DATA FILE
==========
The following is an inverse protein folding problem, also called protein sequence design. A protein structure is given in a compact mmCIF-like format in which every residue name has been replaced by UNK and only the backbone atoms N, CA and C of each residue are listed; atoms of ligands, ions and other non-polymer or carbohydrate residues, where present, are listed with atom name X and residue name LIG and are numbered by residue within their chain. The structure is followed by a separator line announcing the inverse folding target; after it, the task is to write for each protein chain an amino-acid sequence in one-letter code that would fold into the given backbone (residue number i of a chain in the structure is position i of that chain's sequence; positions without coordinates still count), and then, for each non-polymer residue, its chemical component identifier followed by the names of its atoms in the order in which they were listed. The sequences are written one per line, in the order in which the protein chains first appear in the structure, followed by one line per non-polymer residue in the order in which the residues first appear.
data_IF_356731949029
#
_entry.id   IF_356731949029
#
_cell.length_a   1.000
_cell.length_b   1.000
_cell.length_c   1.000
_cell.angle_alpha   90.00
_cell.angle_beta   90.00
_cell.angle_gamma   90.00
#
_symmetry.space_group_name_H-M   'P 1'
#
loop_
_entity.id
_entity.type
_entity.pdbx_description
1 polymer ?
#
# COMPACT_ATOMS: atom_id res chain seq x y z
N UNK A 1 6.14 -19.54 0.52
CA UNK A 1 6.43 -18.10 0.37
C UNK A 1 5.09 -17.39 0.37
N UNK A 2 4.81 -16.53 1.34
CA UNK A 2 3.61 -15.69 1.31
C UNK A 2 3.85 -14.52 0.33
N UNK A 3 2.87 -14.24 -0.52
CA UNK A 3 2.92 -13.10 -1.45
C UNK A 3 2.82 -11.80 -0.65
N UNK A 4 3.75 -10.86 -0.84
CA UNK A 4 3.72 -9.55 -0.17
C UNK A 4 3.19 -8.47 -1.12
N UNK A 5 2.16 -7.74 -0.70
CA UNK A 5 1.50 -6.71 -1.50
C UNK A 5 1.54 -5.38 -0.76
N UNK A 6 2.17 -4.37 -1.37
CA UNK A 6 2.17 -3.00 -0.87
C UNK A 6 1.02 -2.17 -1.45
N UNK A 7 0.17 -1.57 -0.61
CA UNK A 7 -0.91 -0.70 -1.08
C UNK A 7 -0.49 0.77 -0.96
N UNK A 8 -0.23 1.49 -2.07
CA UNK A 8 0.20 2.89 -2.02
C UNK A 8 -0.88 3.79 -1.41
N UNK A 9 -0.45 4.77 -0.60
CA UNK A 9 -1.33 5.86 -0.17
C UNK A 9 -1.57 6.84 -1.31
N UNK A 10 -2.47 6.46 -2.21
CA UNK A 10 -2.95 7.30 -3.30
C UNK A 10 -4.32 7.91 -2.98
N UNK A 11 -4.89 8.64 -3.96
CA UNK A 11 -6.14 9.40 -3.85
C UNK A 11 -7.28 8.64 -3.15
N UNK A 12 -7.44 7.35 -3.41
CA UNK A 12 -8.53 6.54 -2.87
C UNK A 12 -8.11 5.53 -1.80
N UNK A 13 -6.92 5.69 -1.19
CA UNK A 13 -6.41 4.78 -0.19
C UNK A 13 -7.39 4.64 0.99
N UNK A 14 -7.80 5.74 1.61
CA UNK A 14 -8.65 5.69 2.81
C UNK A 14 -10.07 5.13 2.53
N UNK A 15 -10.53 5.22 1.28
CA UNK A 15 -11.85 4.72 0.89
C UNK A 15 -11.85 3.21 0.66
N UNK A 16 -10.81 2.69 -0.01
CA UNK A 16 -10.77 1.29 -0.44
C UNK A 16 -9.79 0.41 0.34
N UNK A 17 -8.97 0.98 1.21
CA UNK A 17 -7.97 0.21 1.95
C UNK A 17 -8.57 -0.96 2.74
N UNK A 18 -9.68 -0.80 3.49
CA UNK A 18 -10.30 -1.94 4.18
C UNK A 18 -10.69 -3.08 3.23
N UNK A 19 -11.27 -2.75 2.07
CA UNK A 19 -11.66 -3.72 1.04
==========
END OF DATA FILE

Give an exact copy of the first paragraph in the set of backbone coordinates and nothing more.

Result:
The following is an inverse protein folding problem, also called protein sequence design. A protein structure is given in a compact mmCIF-like format in which every residue name has been replaced by UNK and only the backbone atoms N, CA and C of each residue are listed; atoms of ligands, ions and other non-polymer or carbohydrate residues, where present, are listed with atom name X and residue name LIG and are numbered by residue within their chain. The structure is followed by a separator line announcing the inverse folding target; after it, the task is to write for each protein chain an amino-acid sequence in one-letter code that would fold into the given backbone (residue number i of a chain in the structure is position i of that chain's sequence; positions without coordinates still count), and then, for each non-polymer residue, its chemical component identifier followed by the names of its atoms in the order in which they were listed. The sequences are written one per line, in the order in which the protein chains first appear in the structure, followed by one line per non-polymer residue in the order in which the residues first appear.